Why is there a special society for Canadians?
Canadian archaeologiests are so rarely represented on the global stage, especially those who study Latin America. This society is to build a network and a platform for this work to be recognized.
Are you a Professional society'?
We are a scholarly non-profit society. We do research, work with leaders in the field, present at conferences, and distribute publications just like a professional society. What makes us different is membership and outreach. You don't have to be an archaeologist/archaeology major or have an .edu email or certification to join. All you need is a love of archaeology and a desire to learn. As for outreach, we make our content open and free, because we don't think knowledge belongs behind paywalls.
What is Latin American Archaeology?
Latin America encompasses the lands shared between Mexico and the continent of South America that were later colonized by Spanish speaking countries. The archaeology aspect bounds our interests to the civilizations that existed between pre-History to 1500 AD (Conquest).
Why do you study it?
The past is a facinating place and its influence is still felt today. By understanding what once was, we can understand what is there now.
I'm an international researcher working in Canada, can I join?
Yes. For as long as you are residing in Canada you are considered 'Canadian' by the society.
I'm a Canadian citizen that now lives internationally, can I join?
Yes. As a Canadian citizen you are considered 'Canadian' by the society no matter where you are now.
Can I join if I'm *not* an archaeologist?
Yes. Some of our members are art historians, linguists, anthropologists, curators, and even people completely unaffiliated with the field. If you are interested in archaeology then you are welcome here.
I'm not in university yet, can I join?
Yes. Though your participation in our events might be restricted depending on the situation.
Can you tell me how much this artifact is worth?
No. CLAAS does not comment on the authenticity or cultural affiliation of any objects for members of the public. As archaeologists we abide by ethical codes, which are in place to protect the cultural heritage of the regions that we study and work in. Objects outside of their country of origin have likely arrived there through illicit means, since most countries have legal frameworks in place that lay patrimonial claim to cultural objects manufactured within their borders. Canada recognizes the 1970 UNESCO Convention on the Means of Prohibiting and Preventing the Illicit Import, Export and Transfer of Ownership of Cultural Property, designed to reduce the looting of sites worldwide and the sale of illegally acquired antiquities, through the Cultural Property Export and Import Act. Under this act, it is illegal to bring cultural property into Canada whose export or sale is banned or controlled by the country of origin.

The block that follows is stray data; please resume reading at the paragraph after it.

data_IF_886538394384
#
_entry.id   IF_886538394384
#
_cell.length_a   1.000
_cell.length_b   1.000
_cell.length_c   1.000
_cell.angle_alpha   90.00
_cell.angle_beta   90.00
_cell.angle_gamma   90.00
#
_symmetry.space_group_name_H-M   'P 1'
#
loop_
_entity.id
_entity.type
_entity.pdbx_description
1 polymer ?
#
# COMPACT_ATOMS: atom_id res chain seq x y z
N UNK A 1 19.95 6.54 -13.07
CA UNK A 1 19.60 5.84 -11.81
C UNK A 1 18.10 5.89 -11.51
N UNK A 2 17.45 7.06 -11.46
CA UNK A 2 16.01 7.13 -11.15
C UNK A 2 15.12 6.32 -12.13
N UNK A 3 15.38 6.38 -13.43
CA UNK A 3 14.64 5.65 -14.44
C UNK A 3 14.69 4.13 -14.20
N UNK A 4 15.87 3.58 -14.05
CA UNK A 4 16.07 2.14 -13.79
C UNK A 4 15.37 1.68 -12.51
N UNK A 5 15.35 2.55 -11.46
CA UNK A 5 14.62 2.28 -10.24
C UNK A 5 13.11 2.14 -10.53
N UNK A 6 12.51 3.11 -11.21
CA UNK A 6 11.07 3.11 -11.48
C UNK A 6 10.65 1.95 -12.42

The International Council of Museums maintains emergency ‘red lists’ which document heritage at-risk of looting and illicit trafficking, including lists specific to Latin America. They also provide an overview of the vast range of legal protection afforded to such heritage, and we encourage you to view these lists for more information: https://icom.museum/en/resources/red-lists/
If you are interested in learning more about a cultural object in your possession, please contact the ministry of culture or a museum in the country of origin where it likely originated. To learn more about issues of looting and the illegal trade of cultural heritage, and what you can do to help, visit the following websites:
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